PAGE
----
Be honest. You know without a shadow of a doubt that your child is the smartest, cutest, funniest, fill-in-the-blank-est kid in the world, right? Of course, you do. How do I know? Because so is my kid. Every parent knows their own child—their flawless offspring—is the next Einstein. The next President of the United States. The next Michael Jordan. The next Simone Biles. No other kid in the world looks that cute with spaghetti sauce all over her face. No other one-year-old digs into a smash cake like your kid. And definitely, no other kid can wipe themselves after going #2 like your kid can.
We all believe our kid is unique. We love their uniqueness. We revel in it. We want them to be one-of-a-kind.
Except when it comes to a diagnosis. Except when you’re sitting around a table with a team of experts trying to put together a plan of action for getting your kid caught up to some kind of “normal” timeline.
No Instruction Manual
I recently sat through (endured?) my 4-year-old daughter’s third ARD meeting. That stands for Admission, Review, and Dismissal. I sat around a table with her speech therapists and other educators to talk about “the plan” for how to best tackle her apraxia. She’s been with these specific therapists for 9 months now. They’ve seen tremendous progress with her. She can now produce an ending “T” sound in CVC words (consonant-vowel-consonant) with about 50% accuracy. This is huge! This specific goal has been on her IEP since she was 2. So that only took 2 years. Whew. Apraxia is a beast.
So I’m encouraged by her progress. Her therapist raved about how hard she is working and the new sounds she is able to produce. Then we get into more specifics. Her therapist says she definitely has many markers for apraxia, but several inconsistencies as well. It could be a phonological processing disorder. It could be a malformation of the velum—a fancy, little muscle that is supposed to separate your oral cavity from your nasal cavity when you speak so that air comes out of your mouth and not your nose. This malformation is called a velopharyngeal insufficiency and yes, I had to Google that. Of course, it could be an actual malformation or it could be a case of mislearned oral processing merely parading as a vellum malformation. One requires surgery; one does not. Her doctors feel she is still too young to do the proper testing to determine a real malformation and too young for surgery. And then there’s the fact that she still has not successfully passed a hearing test in her right ear, so we still have to consider hearing impairment as well. The therapist’s exact words were,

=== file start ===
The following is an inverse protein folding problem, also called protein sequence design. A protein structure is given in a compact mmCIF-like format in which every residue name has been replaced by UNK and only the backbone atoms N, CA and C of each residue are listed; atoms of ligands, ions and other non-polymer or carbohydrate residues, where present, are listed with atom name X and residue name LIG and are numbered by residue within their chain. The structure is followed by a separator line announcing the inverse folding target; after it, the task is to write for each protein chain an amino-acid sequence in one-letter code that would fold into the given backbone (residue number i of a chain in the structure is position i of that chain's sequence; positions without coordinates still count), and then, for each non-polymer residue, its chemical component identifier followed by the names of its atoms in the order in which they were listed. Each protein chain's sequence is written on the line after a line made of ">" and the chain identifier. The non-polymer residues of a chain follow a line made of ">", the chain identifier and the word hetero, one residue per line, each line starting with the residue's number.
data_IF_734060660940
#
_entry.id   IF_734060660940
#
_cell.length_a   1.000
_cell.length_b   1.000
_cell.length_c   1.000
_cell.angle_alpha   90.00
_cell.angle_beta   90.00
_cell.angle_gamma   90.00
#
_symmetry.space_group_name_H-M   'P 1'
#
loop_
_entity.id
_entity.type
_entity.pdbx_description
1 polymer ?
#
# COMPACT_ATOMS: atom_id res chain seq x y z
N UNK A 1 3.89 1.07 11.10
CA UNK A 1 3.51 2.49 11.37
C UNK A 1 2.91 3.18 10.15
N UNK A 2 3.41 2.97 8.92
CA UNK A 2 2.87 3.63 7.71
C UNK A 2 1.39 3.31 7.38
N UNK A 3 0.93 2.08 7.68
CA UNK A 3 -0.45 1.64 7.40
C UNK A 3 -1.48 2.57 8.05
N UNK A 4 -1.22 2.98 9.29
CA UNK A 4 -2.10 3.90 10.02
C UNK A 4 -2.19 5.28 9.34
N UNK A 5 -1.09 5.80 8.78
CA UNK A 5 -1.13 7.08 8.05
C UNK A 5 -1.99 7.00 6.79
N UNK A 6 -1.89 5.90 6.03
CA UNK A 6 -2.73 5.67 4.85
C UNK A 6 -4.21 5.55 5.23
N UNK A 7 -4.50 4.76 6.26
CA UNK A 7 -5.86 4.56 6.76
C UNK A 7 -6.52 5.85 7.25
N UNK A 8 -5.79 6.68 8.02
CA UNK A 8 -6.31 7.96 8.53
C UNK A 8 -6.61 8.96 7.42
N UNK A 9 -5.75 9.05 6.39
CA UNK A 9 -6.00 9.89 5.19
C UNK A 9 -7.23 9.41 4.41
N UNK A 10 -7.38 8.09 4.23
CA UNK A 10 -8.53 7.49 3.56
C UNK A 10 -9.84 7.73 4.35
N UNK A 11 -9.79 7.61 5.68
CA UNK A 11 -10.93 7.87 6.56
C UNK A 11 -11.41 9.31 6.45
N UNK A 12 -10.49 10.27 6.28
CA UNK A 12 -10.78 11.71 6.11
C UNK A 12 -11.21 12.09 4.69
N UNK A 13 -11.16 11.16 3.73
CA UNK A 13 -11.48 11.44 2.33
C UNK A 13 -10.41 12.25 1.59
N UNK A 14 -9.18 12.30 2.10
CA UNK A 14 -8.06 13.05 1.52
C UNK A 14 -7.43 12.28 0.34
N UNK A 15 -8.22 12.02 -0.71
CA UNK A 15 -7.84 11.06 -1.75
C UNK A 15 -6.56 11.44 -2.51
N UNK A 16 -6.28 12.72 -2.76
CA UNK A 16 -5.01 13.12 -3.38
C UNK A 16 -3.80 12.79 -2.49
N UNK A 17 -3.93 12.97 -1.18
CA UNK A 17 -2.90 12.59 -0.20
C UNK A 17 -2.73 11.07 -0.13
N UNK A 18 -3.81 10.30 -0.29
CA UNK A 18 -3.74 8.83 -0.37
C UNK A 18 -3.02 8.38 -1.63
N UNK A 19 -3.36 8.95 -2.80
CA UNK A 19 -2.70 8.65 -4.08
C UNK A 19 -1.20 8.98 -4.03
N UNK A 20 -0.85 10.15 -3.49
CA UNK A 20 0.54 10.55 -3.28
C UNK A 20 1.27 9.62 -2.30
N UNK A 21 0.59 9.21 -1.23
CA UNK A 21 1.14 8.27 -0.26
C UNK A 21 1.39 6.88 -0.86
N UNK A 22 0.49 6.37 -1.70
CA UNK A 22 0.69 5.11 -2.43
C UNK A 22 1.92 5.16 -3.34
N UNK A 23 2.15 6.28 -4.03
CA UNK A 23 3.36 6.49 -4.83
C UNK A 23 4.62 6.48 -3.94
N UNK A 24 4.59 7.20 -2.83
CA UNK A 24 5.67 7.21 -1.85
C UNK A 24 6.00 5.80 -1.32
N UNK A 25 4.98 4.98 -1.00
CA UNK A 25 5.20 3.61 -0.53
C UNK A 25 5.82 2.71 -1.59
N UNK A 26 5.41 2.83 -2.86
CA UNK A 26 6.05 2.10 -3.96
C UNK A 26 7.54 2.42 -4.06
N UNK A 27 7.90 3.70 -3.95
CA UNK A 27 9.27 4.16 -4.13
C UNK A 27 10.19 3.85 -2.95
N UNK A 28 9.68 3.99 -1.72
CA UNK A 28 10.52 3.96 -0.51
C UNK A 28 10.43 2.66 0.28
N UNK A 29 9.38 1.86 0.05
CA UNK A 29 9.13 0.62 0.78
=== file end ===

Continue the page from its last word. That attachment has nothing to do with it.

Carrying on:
“There’s just no instruction manual for how to treat her.”
My heart sank. I looked at new IEP goals with tears in my eyes. How are we going to meet these goals if we don’t know what’s really going on? Trial and error, they say. Lots of trial and error. We’ll try this method for three months, then we’ll either keep it up or move on to the next method. We’ll attack the apraxia, we’ll attack the phonological processing disorder, we’ll wait until she’s a little bit older to test for the vellum thing. Trial and error.
Living with Uncertainty
I know what all this means. It means we’re still a long way off from “normal.” It means heading back to the ENT for more tests. It means a lot of unknowns.
The unknown is hard to navigate. But what I used to fear I am now learning to appreciate. This is our journey and it’s not quite like anyone else’s, but uncertainty is not limited to families living with special needs. Every family, everywhere on the planet lives with uncertainty every day. We just don’t know what tomorrow holds. Let’s be honest, it’s all trial and error. Your kid probably didn’t come with an instruction manual either, right?
The good news is we get to walk this journey with the people we love and figure things out along the way. I’m taking it one step at a time, one day at a time, and trusting a God who does know the future.
Not Normal, And That’s Okay
When I sat down around that table with the experts that I trust with my child’s verbal development, I wanted better news. I wanted them to push some papers across the table and say that they were blown away with my child’s progress. I wanted them to say that my child was doing so awesome in speech therapy that she would likely be dismissed in a few months. Of course, I knew they wouldn’t say this. I hear her talk every day.
But I did think that after more than two years of tests and meetings and research, we might be a little closer to nailing down what this thing is that won’t let her just talk like other “normal” kids. We still don’t know. And that’s ok. We’re on this journey for the long haul, whether we figure it out this year, next year, or never. She’s our one-of-a-kind kid.
So yes, I know what all this means. It means more tests. It means more appointments. It means more therapy. A lot more therapy.
It also means a lot more patience. And a lot of waiting.
And it means our kid really is unique. (So is yours.)
We already knew that though.